Ask any 3 families what bathtime is like for their child, and you’ll get 3 different responses. For one family, bathtime might be a long, fun, wet playtime each night for the parent and child. For another, it might be a very busy time of bathing 3 young children, getting them in and out of the tub and to bed. For the third family, bathtime might happen every other day with the child bathed after lunch while sitting in the sink.
Say you give the same communication strategy to each of these families to try at bathtime; HOW it’s implemented will look differently for each family. The first family might find it fits well and use the strategy every night. The second family might find it very difficult to remember to use the strategy, to squeeze it in during their very busy routine. The third family might not use the strategy very often, but could use it if they were helped in planning for another routine that happens more frequently.
Routines-based intervention is regarded as best practice in early intervention because we know that embedding strategies in everyday routines results in increased opportunities for the child to learn. When you think about family routines, you can think general or specific. If you think more generally, you might think that all families eat meals, have snack times, change the child’s diaper throughout the day, give their children baths, etc. While this is generally true, HOW each routines works for each family will be unique. In order to really understand how each family’s unique routine works, you’ve got to ask specific questions to find out what makes them tick. Here are 6 questions to help you focus intervention:
1. How does bathtime work for you and your child? Tell me about what happens before, during, and after bathtime.
Use this question to explore the specifics of the routine. It’s always best if you can actually observe the routine, but if not, these questions can help you think it through too. Think more broadly than just the routine; explore what happens before and after it, especially when a routine is difficult for the family.
2. Which parts of bathtime do you think go well? Not so well? Why?
Help the parent reflect on his/her thoughts about the routine, rather than making assumptions. These types of questions help parents learn to think through how to solve problems and use strategies during routines on their own.
3. What do you do during bathtime? What does your child do? Why?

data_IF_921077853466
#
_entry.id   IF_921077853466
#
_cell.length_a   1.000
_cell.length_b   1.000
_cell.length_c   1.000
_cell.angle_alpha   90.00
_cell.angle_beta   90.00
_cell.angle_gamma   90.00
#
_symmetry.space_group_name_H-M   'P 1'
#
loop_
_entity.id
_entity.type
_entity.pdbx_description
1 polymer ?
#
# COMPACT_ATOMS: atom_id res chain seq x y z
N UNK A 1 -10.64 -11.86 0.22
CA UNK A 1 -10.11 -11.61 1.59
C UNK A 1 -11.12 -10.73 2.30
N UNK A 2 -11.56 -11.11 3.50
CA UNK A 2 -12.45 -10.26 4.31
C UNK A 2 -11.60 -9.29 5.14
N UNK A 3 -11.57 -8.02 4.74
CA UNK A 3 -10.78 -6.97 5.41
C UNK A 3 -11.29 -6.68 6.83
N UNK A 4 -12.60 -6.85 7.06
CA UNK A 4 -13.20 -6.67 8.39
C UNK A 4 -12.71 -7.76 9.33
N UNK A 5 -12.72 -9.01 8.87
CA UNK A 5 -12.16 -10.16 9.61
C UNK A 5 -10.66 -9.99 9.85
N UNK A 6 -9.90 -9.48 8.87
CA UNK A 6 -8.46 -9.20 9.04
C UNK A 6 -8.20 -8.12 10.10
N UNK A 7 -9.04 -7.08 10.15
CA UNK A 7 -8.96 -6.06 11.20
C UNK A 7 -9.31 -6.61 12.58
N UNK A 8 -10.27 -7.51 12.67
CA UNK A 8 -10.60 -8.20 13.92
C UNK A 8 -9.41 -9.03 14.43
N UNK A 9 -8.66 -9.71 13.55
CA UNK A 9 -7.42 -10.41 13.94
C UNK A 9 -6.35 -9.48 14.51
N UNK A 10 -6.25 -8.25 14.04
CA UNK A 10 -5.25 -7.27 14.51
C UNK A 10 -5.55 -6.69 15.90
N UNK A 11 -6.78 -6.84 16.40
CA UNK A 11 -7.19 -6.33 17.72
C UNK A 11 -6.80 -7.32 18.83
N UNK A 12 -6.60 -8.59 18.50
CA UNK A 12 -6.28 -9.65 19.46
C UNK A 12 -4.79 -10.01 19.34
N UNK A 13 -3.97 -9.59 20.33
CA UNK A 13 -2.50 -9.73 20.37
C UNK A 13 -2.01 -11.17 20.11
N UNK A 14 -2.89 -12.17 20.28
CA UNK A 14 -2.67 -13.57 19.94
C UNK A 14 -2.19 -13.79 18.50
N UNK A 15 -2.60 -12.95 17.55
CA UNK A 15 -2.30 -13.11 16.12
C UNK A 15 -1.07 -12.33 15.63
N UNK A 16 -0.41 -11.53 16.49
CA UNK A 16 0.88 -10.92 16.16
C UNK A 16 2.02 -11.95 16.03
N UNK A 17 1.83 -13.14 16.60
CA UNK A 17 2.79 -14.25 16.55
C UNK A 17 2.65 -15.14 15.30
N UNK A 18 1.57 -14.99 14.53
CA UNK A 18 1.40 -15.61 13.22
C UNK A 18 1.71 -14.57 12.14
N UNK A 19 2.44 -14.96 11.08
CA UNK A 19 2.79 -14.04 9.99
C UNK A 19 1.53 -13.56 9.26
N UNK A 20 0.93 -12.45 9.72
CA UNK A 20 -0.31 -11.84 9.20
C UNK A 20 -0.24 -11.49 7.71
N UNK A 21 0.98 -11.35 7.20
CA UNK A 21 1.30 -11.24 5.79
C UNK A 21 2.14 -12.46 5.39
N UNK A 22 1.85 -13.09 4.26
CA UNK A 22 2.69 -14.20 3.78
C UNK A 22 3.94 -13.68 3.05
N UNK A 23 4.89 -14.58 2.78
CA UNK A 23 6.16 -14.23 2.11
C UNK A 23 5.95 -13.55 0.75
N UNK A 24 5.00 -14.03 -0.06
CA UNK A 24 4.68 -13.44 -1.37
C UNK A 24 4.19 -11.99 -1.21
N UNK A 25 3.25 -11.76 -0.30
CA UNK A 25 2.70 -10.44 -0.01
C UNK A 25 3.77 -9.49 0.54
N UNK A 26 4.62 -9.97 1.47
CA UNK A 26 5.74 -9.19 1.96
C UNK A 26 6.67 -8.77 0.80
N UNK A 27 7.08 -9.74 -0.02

Finding out what each person does (or doesn’t do) during the routine can provide great insight into interactions and expectations.
4. What does Sam like to do during bathtime? What does he not not like to do?
Finding out what the child likes to do helps you and the parent build intervention around the child’s interests and what is naturally motivating. It also can help you and the parent figure out where the problems are and what might be causing them.
5. If you could change one part of bathtime, what would it be? Why?
This question also promotes the parent’s ability to problem-solve and plan for using strategies independently. That’s our goal, afterall.
6. How do you think Sam could learn to ______ during bathtime?
Rather than providing all of the answers, help the parent think through how a strategy could work, what the child could learn, etc. Parents have some fantastic ideas and know the child best.
7. What strategy would you like to try during bathtime this week?
Always purposefully plan with the parent for how to use strategies between visits. Encourage the parent to identify which strategy(ies) he/she wants to try. Plan together for how the strategy will be implemented and check back in about how it went at the next visit.
Of course, you can substitute “bathtime” in these questions for any routine you and the family are exploring. If you keep in mind that you are there to help the family think through how to support the child, rather than being the expert with all of the answers, you’ll find that intervention strategies become more individualized because you and the parent work together to figure out what to do. With this individualized approach, you’ll be taking routines-based intervention to a deeper, more meaningful level!
What specific questions do you ask when talking with families about their routines? What do you ask when you are observing or joining a routine? Share your questions in the chat below!